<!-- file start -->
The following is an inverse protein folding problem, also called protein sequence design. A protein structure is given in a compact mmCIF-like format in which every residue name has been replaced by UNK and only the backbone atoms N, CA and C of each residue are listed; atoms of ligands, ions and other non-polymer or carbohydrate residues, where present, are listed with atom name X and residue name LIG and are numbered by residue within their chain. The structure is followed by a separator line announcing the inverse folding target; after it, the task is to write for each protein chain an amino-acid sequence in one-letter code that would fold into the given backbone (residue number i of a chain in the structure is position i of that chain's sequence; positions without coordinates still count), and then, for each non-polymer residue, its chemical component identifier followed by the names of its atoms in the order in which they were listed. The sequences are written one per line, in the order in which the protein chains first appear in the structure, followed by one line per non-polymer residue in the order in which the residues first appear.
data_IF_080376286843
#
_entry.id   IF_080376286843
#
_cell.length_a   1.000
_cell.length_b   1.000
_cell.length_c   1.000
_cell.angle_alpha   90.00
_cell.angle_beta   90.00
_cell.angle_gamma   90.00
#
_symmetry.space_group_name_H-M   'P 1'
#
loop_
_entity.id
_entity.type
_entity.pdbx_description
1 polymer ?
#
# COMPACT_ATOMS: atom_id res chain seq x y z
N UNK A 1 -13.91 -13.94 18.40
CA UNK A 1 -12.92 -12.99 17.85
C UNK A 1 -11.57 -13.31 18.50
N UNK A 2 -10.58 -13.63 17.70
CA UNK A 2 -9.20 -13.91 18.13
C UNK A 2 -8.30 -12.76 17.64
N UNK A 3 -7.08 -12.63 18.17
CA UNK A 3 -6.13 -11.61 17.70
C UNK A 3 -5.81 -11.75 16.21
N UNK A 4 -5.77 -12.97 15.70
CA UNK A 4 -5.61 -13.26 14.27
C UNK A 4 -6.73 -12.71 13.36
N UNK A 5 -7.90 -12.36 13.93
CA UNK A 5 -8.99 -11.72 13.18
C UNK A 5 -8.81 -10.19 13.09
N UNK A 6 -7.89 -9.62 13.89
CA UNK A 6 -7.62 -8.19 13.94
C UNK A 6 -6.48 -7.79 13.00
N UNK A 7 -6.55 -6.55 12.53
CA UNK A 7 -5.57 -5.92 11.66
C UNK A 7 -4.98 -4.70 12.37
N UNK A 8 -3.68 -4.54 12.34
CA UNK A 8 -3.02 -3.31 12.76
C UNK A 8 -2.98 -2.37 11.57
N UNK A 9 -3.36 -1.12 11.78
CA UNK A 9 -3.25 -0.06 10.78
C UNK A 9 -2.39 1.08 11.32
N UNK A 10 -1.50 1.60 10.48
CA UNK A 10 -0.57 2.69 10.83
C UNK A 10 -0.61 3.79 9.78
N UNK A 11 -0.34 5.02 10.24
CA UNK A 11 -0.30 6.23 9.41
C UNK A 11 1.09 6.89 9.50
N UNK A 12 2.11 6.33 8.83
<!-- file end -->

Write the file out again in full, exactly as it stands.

The following is an inverse protein folding problem, also called protein sequence design. A protein structure is given in a compact mmCIF-like format in which every residue name has been replaced by UNK and only the backbone atoms N, CA and C of each residue are listed; atoms of ligands, ions and other non-polymer or carbohydrate residues, where present, are listed with atom name X and residue name LIG and are numbered by residue within their chain. The structure is followed by a separator line announcing the inverse folding target; after it, the task is to write for each protein chain an amino-acid sequence in one-letter code that would fold into the given backbone (residue number i of a chain in the structure is position i of that chain's sequence; positions without coordinates still count), and then, for each non-polymer residue, its chemical component identifier followed by the names of its atoms in the order in which they were listed. The sequences are written one per line, in the order in which the protein chains first appear in the structure, followed by one line per non-polymer residue in the order in which the residues first appear.
data_IF_080376286843
#
_entry.id   IF_080376286843
#
_cell.length_a   1.000
_cell.length_b   1.000
_cell.length_c   1.000
_cell.angle_alpha   90.00
_cell.angle_beta   90.00
_cell.angle_gamma   90.00
#
_symmetry.space_group_name_H-M   'P 1'
#
loop_
_entity.id
_entity.type
_entity.pdbx_description
1 polymer ?
#
# COMPACT_ATOMS: atom_id res chain seq x y z
N UNK A 1 -13.91 -13.94 18.40
CA UNK A 1 -12.92 -12.99 17.85
C UNK A 1 -11.57 -13.31 18.50
N UNK A 2 -10.58 -13.63 17.70
CA UNK A 2 -9.20 -13.91 18.13
C UNK A 2 -8.30 -12.76 17.64
N UNK A 3 -7.08 -12.63 18.17
CA UNK A 3 -6.13 -11.61 17.70
C UNK A 3 -5.81 -11.75 16.21
N UNK A 4 -5.77 -12.97 15.70
CA UNK A 4 -5.61 -13.26 14.27
C UNK A 4 -6.73 -12.71 13.36
N UNK A 5 -7.90 -12.36 13.93
CA UNK A 5 -8.99 -11.72 13.18
C UNK A 5 -8.81 -10.19 13.09
N UNK A 6 -7.89 -9.62 13.89
CA UNK A 6 -7.62 -8.19 13.94
C UNK A 6 -6.48 -7.79 13.00
N UNK A 7 -6.55 -6.55 12.53
CA UNK A 7 -5.57 -5.92 11.66
C UNK A 7 -4.98 -4.70 12.37
N UNK A 8 -3.68 -4.54 12.34
CA UNK A 8 -3.02 -3.31 12.76
C UNK A 8 -2.98 -2.37 11.57
N UNK A 9 -3.36 -1.12 11.78
CA UNK A 9 -3.25 -0.06 10.78
C UNK A 9 -2.39 1.08 11.32
N UNK A 10 -1.50 1.60 10.48
CA UNK A 10 -0.57 2.69 10.83
C UNK A 10 -0.61 3.79 9.78
N UNK A 11 -0.34 5.02 10.24
CA UNK A 11 -0.30 6.23 9.41
C UNK A 11 1.09 6.89 9.50
N UNK A 12 2.11 6.33 8.83